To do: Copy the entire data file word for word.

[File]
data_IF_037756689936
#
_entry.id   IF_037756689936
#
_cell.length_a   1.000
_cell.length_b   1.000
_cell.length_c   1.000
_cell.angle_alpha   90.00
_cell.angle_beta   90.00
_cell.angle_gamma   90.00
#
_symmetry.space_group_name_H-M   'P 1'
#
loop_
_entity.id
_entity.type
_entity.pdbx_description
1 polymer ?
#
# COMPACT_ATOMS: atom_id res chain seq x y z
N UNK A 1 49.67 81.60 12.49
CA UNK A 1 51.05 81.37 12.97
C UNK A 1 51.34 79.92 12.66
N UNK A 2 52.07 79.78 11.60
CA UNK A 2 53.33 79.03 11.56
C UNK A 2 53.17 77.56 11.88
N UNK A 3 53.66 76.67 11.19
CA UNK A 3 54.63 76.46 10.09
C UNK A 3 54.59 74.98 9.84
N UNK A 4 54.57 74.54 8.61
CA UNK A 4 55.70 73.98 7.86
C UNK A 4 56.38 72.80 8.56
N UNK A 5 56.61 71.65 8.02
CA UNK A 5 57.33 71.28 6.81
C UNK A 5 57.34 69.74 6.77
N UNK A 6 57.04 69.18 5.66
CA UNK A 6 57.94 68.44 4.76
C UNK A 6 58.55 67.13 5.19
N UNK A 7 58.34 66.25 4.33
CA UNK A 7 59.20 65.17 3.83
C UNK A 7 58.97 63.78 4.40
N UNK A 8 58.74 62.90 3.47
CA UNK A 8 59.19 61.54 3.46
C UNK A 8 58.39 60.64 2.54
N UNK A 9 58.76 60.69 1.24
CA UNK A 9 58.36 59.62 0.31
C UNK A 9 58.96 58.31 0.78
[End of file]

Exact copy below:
data_IF_037756689936
#
_entry.id   IF_037756689936
#
_cell.length_a   1.000
_cell.length_b   1.000
_cell.length_c   1.000
_cell.angle_alpha   90.00
_cell.angle_beta   90.00
_cell.angle_gamma   90.00
#
_symmetry.space_group_name_H-M   'P 1'
#
loop_
_entity.id
_entity.type
_entity.pdbx_description
1 polymer ?
#
# COMPACT_ATOMS: atom_id res chain seq x y z
N UNK A 1 49.67 81.60 12.49
CA UNK A 1 51.05 81.37 12.97
C UNK A 1 51.34 79.92 12.66
N UNK A 2 52.07 79.78 11.60
CA UNK A 2 53.33 79.03 11.56
C UNK A 2 53.17 77.56 11.88
N UNK A 3 53.66 76.67 11.19
CA UNK A 3 54.63 76.46 10.09
C UNK A 3 54.59 74.98 9.84
N UNK A 4 54.57 74.54 8.61
CA UNK A 4 55.70 73.98 7.86
C UNK A 4 56.38 72.80 8.56
N UNK A 5 56.61 71.65 8.02
CA UNK A 5 57.33 71.28 6.81
C UNK A 5 57.34 69.74 6.77
N UNK A 6 57.04 69.18 5.66
CA UNK A 6 57.94 68.44 4.76
C UNK A 6 58.55 67.13 5.19
N UNK A 7 58.34 66.25 4.33
CA UNK A 7 59.20 65.17 3.83
C UNK A 7 58.97 63.78 4.40
N UNK A 8 58.74 62.90 3.47
CA UNK A 8 59.19 61.54 3.46
C UNK A 8 58.39 60.64 2.54
N UNK A 9 58.76 60.69 1.24
CA UNK A 9 58.36 59.62 0.31
C UNK A 9 58.96 58.31 0.78